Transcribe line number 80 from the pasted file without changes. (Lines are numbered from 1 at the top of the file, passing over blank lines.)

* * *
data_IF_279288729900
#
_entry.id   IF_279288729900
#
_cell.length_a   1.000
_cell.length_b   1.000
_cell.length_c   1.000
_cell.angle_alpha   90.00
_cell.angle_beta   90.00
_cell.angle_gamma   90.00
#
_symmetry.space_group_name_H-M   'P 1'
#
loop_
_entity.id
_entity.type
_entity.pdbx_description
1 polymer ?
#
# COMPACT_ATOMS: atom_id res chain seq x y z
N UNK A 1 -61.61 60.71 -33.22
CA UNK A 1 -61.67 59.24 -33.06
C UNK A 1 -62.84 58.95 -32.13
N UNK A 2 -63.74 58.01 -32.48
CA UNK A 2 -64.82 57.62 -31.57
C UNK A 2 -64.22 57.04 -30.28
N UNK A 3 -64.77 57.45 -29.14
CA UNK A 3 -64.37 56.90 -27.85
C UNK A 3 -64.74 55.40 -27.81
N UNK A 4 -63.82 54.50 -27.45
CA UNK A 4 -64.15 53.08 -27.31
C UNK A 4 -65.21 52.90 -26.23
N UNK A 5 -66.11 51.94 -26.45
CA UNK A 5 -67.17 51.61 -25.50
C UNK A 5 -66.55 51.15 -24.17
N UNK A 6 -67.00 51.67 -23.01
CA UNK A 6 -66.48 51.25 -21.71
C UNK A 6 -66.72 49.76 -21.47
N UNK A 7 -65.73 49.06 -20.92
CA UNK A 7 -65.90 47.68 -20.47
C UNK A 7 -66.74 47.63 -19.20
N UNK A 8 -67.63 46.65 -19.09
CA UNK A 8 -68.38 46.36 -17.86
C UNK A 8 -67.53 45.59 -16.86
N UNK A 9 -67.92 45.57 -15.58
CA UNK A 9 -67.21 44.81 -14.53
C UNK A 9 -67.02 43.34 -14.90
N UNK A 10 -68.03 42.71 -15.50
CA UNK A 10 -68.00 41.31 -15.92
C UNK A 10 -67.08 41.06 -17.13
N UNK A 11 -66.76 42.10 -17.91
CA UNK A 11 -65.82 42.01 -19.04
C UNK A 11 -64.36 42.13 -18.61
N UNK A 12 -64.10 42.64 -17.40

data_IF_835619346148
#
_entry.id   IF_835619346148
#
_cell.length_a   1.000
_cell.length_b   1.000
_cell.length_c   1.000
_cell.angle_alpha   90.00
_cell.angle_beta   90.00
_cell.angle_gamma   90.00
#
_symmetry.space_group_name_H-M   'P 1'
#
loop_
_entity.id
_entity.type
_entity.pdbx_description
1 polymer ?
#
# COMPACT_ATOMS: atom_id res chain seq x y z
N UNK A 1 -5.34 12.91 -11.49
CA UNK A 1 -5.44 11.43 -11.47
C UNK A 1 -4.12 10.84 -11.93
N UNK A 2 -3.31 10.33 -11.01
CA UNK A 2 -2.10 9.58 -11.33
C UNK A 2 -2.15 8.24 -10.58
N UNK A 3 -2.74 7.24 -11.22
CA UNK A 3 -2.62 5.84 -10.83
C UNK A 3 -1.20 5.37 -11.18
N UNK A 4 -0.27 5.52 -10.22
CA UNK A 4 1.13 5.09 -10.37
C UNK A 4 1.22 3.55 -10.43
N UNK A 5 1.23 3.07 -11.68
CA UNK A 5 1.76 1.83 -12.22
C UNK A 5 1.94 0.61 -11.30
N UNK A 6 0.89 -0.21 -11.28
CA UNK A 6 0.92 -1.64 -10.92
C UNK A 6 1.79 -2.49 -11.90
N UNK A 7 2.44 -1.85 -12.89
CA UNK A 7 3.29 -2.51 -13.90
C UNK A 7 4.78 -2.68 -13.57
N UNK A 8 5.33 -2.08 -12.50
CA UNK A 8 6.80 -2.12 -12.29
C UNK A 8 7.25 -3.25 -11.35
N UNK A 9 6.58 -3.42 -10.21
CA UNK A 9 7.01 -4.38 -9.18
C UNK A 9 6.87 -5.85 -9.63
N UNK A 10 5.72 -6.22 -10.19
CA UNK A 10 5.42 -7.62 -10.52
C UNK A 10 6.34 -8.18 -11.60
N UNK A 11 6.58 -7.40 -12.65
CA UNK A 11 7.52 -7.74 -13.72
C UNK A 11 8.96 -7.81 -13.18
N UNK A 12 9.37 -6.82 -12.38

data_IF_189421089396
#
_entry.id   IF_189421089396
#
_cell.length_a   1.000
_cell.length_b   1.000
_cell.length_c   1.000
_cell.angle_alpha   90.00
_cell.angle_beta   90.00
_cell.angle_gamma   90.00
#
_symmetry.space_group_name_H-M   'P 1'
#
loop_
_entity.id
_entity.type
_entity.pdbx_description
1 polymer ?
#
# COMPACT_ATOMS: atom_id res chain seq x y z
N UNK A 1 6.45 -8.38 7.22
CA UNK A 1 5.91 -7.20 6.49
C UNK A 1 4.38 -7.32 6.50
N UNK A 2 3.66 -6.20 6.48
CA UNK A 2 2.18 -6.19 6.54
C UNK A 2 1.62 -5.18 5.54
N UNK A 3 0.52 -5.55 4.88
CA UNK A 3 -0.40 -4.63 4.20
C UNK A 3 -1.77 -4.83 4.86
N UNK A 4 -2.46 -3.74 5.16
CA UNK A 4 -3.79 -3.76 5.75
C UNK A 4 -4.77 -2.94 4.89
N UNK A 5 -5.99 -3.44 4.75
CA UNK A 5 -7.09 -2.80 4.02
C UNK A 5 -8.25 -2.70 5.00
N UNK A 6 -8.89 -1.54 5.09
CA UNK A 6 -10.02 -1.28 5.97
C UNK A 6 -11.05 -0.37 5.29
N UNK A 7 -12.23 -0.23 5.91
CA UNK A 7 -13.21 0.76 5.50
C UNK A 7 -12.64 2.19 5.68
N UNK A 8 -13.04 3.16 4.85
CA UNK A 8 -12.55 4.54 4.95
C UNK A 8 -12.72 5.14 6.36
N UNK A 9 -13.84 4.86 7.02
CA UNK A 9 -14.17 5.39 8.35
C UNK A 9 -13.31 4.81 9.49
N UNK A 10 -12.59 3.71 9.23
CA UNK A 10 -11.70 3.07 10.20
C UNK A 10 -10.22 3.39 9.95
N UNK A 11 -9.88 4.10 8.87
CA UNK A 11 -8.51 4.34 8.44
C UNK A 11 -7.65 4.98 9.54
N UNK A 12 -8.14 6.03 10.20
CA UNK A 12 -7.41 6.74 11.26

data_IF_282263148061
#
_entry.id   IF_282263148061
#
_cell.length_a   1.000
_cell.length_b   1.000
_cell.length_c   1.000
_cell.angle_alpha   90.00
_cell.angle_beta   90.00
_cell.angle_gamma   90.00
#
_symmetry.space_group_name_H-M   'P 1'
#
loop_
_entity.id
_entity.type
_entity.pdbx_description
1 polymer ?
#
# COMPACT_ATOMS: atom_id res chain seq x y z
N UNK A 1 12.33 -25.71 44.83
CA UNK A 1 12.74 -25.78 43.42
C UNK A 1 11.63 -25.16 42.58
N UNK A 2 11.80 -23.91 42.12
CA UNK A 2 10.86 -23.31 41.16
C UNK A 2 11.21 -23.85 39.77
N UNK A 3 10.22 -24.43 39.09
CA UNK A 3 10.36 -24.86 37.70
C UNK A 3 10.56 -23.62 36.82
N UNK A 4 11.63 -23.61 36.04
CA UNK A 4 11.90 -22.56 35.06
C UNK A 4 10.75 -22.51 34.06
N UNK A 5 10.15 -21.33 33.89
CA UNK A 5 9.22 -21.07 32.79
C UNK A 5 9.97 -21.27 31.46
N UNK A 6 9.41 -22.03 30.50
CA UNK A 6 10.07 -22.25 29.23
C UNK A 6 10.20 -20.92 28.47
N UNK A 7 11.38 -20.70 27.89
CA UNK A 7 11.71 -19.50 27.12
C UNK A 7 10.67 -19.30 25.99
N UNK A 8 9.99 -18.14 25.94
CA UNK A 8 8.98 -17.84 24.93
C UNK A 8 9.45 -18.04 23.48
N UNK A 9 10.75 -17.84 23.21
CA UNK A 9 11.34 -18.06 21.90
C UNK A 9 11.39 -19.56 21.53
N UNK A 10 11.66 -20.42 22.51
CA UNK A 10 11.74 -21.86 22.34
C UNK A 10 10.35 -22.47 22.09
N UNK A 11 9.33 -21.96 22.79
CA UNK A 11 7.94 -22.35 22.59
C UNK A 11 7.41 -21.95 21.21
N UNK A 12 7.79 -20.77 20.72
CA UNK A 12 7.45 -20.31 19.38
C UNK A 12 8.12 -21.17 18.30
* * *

C UNK A 2 -2.15 8.24 -10.58